Now you might wonder: how do two bolts go missing? I have a guess as to why: solid motor mounts. I have them installed front & rear. Never in the ownership of my car had the steering rack been removed, or had its bolts loosened for any reason (heck, even the subframe has never been fully removed), so I cannot think of any other reason than extra and particular vibration frequencies causing them to loosen. The steering rack & motor mounts are all attached to the subframe after all. Anyway, between the steering rack having sported over a third of a million kilometers of use, having ripped boots, and having been in a collision it is worthwhile to simply replace the rack. Looking forward to doing that.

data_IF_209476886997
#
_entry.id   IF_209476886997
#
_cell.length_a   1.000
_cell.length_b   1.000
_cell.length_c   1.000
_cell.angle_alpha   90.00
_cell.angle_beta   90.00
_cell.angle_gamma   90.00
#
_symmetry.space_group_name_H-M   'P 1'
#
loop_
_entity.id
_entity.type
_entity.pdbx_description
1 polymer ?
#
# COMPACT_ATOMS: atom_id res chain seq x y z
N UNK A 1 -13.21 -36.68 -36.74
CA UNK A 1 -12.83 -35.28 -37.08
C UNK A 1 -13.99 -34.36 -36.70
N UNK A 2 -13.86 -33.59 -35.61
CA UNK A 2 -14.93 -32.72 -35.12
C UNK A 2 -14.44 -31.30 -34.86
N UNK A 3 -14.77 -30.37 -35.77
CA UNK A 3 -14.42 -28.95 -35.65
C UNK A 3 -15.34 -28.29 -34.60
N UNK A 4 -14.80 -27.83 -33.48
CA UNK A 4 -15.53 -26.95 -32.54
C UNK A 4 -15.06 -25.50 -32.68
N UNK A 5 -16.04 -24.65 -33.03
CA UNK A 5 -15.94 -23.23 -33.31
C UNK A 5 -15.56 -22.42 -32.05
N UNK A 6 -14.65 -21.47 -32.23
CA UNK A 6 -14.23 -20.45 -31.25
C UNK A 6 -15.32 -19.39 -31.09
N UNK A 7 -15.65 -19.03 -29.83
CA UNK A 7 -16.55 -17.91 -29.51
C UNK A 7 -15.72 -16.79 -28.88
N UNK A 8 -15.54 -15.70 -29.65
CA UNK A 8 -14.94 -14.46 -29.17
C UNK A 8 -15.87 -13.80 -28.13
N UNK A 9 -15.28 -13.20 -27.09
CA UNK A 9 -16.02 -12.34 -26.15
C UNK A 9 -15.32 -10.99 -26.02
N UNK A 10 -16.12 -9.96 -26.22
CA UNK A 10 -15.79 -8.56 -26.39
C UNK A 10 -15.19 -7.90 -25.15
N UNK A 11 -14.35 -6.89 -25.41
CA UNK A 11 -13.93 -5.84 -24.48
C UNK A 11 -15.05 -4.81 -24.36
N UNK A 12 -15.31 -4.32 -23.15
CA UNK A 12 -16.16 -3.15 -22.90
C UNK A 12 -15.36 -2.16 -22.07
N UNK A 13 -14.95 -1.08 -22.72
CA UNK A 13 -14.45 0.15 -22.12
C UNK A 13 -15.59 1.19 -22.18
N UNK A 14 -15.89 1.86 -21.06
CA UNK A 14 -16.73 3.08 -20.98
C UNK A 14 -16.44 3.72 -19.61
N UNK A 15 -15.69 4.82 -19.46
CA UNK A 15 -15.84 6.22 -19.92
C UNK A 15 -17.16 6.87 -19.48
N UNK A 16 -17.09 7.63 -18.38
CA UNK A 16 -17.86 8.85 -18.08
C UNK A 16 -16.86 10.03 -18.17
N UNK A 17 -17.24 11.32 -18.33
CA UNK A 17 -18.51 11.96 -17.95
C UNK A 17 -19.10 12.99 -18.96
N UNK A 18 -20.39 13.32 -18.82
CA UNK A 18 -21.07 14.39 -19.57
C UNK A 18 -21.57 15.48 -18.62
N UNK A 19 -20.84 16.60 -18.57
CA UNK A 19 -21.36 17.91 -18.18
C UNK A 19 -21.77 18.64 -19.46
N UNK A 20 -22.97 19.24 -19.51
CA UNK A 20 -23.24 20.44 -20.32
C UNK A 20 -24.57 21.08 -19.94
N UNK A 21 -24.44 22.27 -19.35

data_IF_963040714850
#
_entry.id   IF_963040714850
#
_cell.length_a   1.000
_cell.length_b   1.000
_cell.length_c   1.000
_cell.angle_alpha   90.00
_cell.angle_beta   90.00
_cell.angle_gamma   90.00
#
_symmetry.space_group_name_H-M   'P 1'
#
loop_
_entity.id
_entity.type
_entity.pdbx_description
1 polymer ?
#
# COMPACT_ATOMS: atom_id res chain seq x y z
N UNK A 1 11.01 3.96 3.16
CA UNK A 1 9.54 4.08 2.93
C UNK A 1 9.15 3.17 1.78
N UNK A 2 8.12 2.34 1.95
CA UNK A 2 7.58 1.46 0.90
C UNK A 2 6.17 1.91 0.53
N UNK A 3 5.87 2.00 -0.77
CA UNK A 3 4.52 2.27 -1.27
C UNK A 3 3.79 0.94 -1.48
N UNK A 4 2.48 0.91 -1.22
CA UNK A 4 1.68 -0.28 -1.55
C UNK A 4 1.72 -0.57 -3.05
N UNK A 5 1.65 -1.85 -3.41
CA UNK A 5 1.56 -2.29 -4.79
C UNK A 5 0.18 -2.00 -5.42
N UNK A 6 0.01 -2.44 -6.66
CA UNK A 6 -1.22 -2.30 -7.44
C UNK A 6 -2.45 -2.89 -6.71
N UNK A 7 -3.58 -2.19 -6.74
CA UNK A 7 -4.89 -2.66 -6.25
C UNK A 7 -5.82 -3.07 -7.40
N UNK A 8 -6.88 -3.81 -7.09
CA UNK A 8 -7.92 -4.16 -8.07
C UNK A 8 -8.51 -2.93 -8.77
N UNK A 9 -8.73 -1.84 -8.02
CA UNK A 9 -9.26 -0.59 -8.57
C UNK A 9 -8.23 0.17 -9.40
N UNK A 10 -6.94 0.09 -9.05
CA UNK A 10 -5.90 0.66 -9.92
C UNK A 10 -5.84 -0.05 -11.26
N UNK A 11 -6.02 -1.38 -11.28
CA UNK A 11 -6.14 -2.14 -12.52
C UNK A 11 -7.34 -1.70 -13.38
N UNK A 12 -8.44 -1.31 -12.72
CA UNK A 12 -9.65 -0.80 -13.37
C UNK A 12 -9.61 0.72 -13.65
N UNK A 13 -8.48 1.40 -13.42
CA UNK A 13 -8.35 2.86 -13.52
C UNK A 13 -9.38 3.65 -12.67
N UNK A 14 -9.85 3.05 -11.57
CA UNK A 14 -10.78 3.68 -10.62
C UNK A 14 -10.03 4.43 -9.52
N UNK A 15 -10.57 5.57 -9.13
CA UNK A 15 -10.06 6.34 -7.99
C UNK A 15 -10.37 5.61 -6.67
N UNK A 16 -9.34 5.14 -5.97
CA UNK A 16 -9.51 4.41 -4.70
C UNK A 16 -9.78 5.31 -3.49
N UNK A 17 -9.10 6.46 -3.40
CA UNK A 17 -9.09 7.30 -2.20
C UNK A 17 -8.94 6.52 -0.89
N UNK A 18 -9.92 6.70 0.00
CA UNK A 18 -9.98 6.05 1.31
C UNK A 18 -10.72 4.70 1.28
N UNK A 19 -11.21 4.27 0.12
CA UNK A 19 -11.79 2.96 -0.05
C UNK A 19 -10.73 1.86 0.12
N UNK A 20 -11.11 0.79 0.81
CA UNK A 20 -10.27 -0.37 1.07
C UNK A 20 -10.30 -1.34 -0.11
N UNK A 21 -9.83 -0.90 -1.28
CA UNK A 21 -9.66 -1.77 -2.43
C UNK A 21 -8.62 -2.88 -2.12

With the engine & steering investigation out of the way it's time to get onto the fun stuff 8)

Time to cut some profiles with cardboard:




Part of my project here involves closing up the engine bay (including the underside- more on that later) so that dirt can virtually no longer get into it ever again, ensuring it remains always clean. I have a few things in mind to help the aerodynamics as well :p That is, I am going to angle the radiator and vent the hood.
 

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So glad to see you back posting about the car. I always drop in here to check.

I'm sure you will do a great job. look forward to seeing the final results.
 

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The steering issue could have been a poor alignment job as well. Most shops don't take the time to ensure the rack is in the neutral position before doing the alignment. :(

Holy crap that was some dirt! lol Almost like a supermodel that's hot on the outside but rot on the inside.. ;)